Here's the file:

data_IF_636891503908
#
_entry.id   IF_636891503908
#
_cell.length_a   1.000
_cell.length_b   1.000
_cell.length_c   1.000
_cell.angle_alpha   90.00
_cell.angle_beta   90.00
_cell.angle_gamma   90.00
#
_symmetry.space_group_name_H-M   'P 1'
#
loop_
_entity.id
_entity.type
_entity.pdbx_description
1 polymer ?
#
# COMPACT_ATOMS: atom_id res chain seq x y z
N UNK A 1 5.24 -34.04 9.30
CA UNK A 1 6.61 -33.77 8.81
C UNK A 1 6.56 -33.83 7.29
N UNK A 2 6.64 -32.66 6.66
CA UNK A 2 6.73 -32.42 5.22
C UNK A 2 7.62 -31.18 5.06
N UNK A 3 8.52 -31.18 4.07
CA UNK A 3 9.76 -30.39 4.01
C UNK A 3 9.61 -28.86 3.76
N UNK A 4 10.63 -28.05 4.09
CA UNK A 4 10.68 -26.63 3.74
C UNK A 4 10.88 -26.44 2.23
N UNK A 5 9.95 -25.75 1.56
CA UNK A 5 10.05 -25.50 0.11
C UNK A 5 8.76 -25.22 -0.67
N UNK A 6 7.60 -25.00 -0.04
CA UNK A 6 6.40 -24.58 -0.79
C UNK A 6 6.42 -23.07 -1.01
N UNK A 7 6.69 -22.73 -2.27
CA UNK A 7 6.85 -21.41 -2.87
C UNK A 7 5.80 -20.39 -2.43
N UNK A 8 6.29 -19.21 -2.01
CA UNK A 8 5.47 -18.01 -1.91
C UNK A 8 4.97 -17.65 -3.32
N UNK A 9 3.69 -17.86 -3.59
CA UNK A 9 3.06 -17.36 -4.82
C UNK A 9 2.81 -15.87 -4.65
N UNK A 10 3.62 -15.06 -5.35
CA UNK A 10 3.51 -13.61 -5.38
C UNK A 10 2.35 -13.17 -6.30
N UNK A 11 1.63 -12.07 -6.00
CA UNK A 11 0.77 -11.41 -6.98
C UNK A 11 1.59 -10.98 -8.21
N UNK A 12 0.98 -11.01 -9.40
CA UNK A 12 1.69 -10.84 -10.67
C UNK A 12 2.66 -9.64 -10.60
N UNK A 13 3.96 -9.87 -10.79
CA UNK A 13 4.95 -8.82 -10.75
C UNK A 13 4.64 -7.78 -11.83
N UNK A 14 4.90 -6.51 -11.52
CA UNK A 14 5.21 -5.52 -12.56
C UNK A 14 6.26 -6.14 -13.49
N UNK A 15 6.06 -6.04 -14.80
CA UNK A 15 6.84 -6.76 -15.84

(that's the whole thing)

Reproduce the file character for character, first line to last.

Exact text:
data_IF_636891503908
#
_entry.id   IF_636891503908
#
_cell.length_a   1.000
_cell.length_b   1.000
_cell.length_c   1.000
_cell.angle_alpha   90.00
_cell.angle_beta   90.00
_cell.angle_gamma   90.00
#
_symmetry.space_group_name_H-M   'P 1'
#
loop_
_entity.id
_entity.type
_entity.pdbx_description
1 polymer ?
#
# COMPACT_ATOMS: atom_id res chain seq x y z
N UNK A 1 5.24 -34.04 9.30
CA UNK A 1 6.61 -33.77 8.81
C UNK A 1 6.56 -33.83 7.29
N UNK A 2 6.64 -32.66 6.66
CA UNK A 2 6.73 -32.42 5.22
C UNK A 2 7.62 -31.18 5.06
N UNK A 3 8.52 -31.18 4.07
CA UNK A 3 9.76 -30.39 4.01
C UNK A 3 9.61 -28.86 3.76
N UNK A 4 10.63 -28.05 4.09
CA UNK A 4 10.68 -26.63 3.74
C UNK A 4 10.88 -26.44 2.23
N UNK A 5 9.95 -25.75 1.56
CA UNK A 5 10.05 -25.50 0.11
C UNK A 5 8.76 -25.22 -0.67
N UNK A 6 7.60 -25.00 -0.04
CA UNK A 6 6.40 -24.58 -0.79
C UNK A 6 6.42 -23.07 -1.01
N UNK A 7 6.69 -22.73 -2.27
CA UNK A 7 6.85 -21.41 -2.87
C UNK A 7 5.80 -20.39 -2.43
N UNK A 8 6.29 -19.21 -2.01
CA UNK A 8 5.47 -18.01 -1.91
C UNK A 8 4.97 -17.65 -3.32
N UNK A 9 3.69 -17.86 -3.59
CA UNK A 9 3.06 -17.36 -4.82
C UNK A 9 2.81 -15.87 -4.65
N UNK A 10 3.62 -15.06 -5.35
CA UNK A 10 3.51 -13.61 -5.38
C UNK A 10 2.35 -13.17 -6.30
N UNK A 11 1.63 -12.07 -6.00
CA UNK A 11 0.77 -11.41 -6.98
C UNK A 11 1.59 -10.98 -8.21
N UNK A 12 0.98 -11.01 -9.40
CA UNK A 12 1.69 -10.84 -10.67
C UNK A 12 2.66 -9.64 -10.60
N UNK A 13 3.96 -9.87 -10.79
CA UNK A 13 4.95 -8.82 -10.75
C UNK A 13 4.64 -7.78 -11.83
N UNK A 14 4.90 -6.51 -11.52
CA UNK A 14 5.21 -5.52 -12.56
C UNK A 14 6.26 -6.14 -13.49
N UNK A 15 6.06 -6.04 -14.80
CA UNK A 15 6.84 -6.76 -15.84